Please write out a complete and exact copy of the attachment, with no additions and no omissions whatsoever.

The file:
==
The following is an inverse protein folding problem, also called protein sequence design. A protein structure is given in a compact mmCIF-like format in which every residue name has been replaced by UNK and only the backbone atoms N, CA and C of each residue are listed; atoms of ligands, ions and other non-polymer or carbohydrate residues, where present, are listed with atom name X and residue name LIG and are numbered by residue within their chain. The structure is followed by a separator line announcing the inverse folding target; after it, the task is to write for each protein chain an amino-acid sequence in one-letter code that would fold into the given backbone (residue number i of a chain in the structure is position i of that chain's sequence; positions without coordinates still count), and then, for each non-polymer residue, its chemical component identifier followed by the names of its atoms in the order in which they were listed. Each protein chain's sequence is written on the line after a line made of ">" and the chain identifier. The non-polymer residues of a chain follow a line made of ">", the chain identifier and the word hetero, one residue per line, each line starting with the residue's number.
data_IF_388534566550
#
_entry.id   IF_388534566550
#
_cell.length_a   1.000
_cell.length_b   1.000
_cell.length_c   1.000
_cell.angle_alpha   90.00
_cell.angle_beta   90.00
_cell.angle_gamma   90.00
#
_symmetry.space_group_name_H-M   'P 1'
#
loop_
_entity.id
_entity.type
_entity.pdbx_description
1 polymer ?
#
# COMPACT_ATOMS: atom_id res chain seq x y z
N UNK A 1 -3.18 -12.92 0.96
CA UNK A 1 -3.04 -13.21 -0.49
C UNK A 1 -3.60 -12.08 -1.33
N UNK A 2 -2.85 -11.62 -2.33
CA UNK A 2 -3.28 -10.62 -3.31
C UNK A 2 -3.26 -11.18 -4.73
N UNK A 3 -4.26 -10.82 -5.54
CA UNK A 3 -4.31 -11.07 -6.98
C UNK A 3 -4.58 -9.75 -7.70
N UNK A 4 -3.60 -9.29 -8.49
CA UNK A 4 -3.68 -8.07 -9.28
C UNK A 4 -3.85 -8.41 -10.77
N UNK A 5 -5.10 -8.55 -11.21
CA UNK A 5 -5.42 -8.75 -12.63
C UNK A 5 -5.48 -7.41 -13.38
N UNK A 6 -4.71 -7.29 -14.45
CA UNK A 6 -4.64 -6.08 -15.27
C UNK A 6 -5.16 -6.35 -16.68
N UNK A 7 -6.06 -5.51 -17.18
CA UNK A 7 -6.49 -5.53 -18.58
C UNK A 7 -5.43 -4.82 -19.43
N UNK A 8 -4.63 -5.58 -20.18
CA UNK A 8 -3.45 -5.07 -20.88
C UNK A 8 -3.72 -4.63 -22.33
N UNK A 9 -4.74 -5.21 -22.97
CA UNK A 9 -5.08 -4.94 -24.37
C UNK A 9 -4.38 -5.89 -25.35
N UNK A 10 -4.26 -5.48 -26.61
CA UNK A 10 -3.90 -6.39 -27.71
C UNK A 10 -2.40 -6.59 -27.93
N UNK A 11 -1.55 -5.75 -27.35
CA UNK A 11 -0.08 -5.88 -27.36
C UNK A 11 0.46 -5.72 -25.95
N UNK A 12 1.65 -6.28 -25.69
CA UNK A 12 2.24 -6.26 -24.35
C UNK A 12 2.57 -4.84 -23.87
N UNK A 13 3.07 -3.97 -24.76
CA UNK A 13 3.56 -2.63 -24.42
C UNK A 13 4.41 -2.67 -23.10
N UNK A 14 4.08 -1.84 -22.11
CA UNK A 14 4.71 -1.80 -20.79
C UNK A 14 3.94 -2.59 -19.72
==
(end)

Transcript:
The following is an inverse protein folding problem, also called protein sequence design. A protein structure is given in a compact mmCIF-like format in which every residue name has been replaced by UNK and only the backbone atoms N, CA and C of each residue are listed; atoms of ligands, ions and other non-polymer or carbohydrate residues, where present, are listed with atom name X and residue name LIG and are numbered by residue within their chain. The structure is followed by a separator line announcing the inverse folding target; after it, the task is to write for each protein chain an amino-acid sequence in one-letter code that would fold into the given backbone (residue number i of a chain in the structure is position i of that chain's sequence; positions without coordinates still count), and then, for each non-polymer residue, its chemical component identifier followed by the names of its atoms in the order in which they were listed. Each protein chain's sequence is written on the line after a line made of ">" and the chain identifier. The non-polymer residues of a chain follow a line made of ">", the chain identifier and the word hetero, one residue per line, each line starting with the residue's number.
data_IF_388534566550
#
_entry.id   IF_388534566550
#
_cell.length_a   1.000
_cell.length_b   1.000
_cell.length_c   1.000
_cell.angle_alpha   90.00
_cell.angle_beta   90.00
_cell.angle_gamma   90.00
#
_symmetry.space_group_name_H-M   'P 1'
#
loop_
_entity.id
_entity.type
_entity.pdbx_description
1 polymer ?
#
# COMPACT_ATOMS: atom_id res chain seq x y z
N UNK A 1 -3.18 -12.92 0.96
CA UNK A 1 -3.04 -13.21 -0.49
C UNK A 1 -3.60 -12.08 -1.33
N UNK A 2 -2.85 -11.62 -2.33
CA UNK A 2 -3.28 -10.62 -3.31
C UNK A 2 -3.26 -11.18 -4.73
N UNK A 3 -4.26 -10.82 -5.54
CA UNK A 3 -4.31 -11.07 -6.98
C UNK A 3 -4.58 -9.75 -7.70
N UNK A 4 -3.60 -9.29 -8.49
CA UNK A 4 -3.68 -8.07 -9.28
C UNK A 4 -3.85 -8.41 -10.77
N UNK A 5 -5.10 -8.55 -11.21
CA UNK A 5 -5.42 -8.75 -12.63
C UNK A 5 -5.48 -7.41 -13.38
N UNK A 6 -4.71 -7.29 -14.45
CA UNK A 6 -4.64 -6.08 -15.27
C UNK A 6 -5.16 -6.35 -16.68
N UNK A 7 -6.06 -5.51 -17.18
CA UNK A 7 -6.49 -5.53 -18.58
C UNK A 7 -5.43 -4.82 -19.43
N UNK A 8 -4.63 -5.58 -20.18
CA UNK A 8 -3.45 -5.07 -20.88
C UNK A 8 -3.72 -4.63 -22.33
N UNK A 9 -4.74 -5.21 -22.97
CA UNK A 9 -5.08 -4.94 -24.37
C UNK A 9 -4.38 -5.89 -25.35
N UNK A 10 -4.26 -5.48 -26.61
CA UNK A 10 -3.90 -6.39 -27.71
C UNK A 10 -2.40 -6.59 -27.93
N UNK A 11 -1.55 -5.75 -27.35
CA UNK A 11 -0.08 -5.88 -27.36
C UNK A 11 0.46 -5.72 -25.95
N UNK A 12 1.65 -6.28 -25.69
CA UNK A 12 2.24 -6.26 -24.35
C UNK A 12 2.57 -4.84 -23.87
N UNK A 13 3.07 -3.97 -24.76
CA UNK A 13 3.56 -2.63 -24.42
C UNK A 13 4.41 -2.67 -23.10
N UNK A 14 4.08 -1.84 -22.11
CA UNK A 14 4.71 -1.80 -20.79
C UNK A 14 3.94 -2.59 -19.72